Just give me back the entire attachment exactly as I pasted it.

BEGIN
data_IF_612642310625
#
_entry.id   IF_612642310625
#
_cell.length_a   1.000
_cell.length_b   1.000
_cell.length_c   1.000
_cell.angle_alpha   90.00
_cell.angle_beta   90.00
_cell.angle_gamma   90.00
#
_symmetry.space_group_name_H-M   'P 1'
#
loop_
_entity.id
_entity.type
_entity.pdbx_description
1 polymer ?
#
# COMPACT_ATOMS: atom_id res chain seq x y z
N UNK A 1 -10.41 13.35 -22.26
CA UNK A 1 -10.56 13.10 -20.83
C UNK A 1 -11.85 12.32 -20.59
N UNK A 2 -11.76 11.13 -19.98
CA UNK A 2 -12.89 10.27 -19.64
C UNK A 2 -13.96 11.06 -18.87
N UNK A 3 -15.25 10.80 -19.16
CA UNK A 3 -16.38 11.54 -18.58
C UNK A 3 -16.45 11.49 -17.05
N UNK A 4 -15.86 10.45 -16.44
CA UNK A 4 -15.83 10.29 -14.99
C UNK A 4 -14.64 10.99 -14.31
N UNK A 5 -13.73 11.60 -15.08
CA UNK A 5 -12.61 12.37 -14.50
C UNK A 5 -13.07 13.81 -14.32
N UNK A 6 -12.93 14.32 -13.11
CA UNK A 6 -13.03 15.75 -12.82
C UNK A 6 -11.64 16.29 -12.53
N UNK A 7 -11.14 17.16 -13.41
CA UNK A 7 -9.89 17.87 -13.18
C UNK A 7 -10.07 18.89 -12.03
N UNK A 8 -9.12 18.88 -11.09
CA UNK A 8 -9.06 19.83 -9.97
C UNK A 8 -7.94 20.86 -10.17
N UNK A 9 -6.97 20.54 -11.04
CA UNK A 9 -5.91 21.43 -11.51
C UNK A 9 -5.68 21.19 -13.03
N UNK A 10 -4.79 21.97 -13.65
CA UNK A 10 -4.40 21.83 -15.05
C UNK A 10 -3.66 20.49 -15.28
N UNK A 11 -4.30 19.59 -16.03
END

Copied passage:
data_IF_612642310625
#
_entry.id   IF_612642310625
#
_cell.length_a   1.000
_cell.length_b   1.000
_cell.length_c   1.000
_cell.angle_alpha   90.00
_cell.angle_beta   90.00
_cell.angle_gamma   90.00
#
_symmetry.space_group_name_H-M   'P 1'
#
loop_
_entity.id
_entity.type
_entity.pdbx_description
1 polymer ?
#
# COMPACT_ATOMS: atom_id res chain seq x y z
N UNK A 1 -10.41 13.35 -22.26
CA UNK A 1 -10.56 13.10 -20.83
C UNK A 1 -11.85 12.32 -20.59
N UNK A 2 -11.76 11.13 -19.98
CA UNK A 2 -12.89 10.27 -19.64
C UNK A 2 -13.96 11.06 -18.87
N UNK A 3 -15.25 10.80 -19.16
CA UNK A 3 -16.38 11.54 -18.58
C UNK A 3 -16.45 11.49 -17.05
N UNK A 4 -15.86 10.45 -16.44
CA UNK A 4 -15.83 10.29 -14.99
C UNK A 4 -14.64 10.99 -14.31
N UNK A 5 -13.73 11.60 -15.08
CA UNK A 5 -12.61 12.37 -14.50
C UNK A 5 -13.07 13.81 -14.32
N UNK A 6 -12.93 14.32 -13.11
CA UNK A 6 -13.03 15.75 -12.82
C UNK A 6 -11.64 16.29 -12.53
N UNK A 7 -11.14 17.16 -13.41
CA UNK A 7 -9.89 17.87 -13.18
C UNK A 7 -10.07 18.89 -12.03
N UNK A 8 -9.12 18.88 -11.09
CA UNK A 8 -9.06 19.83 -9.97
C UNK A 8 -7.94 20.86 -10.17
N UNK A 9 -6.97 20.54 -11.04
CA UNK A 9 -5.91 21.43 -11.51
C UNK A 9 -5.68 21.19 -13.03
N UNK A 10 -4.79 21.97 -13.65
CA UNK A 10 -4.40 21.83 -15.05
C UNK A 10 -3.66 20.49 -15.28
N UNK A 11 -4.30 19.59 -16.03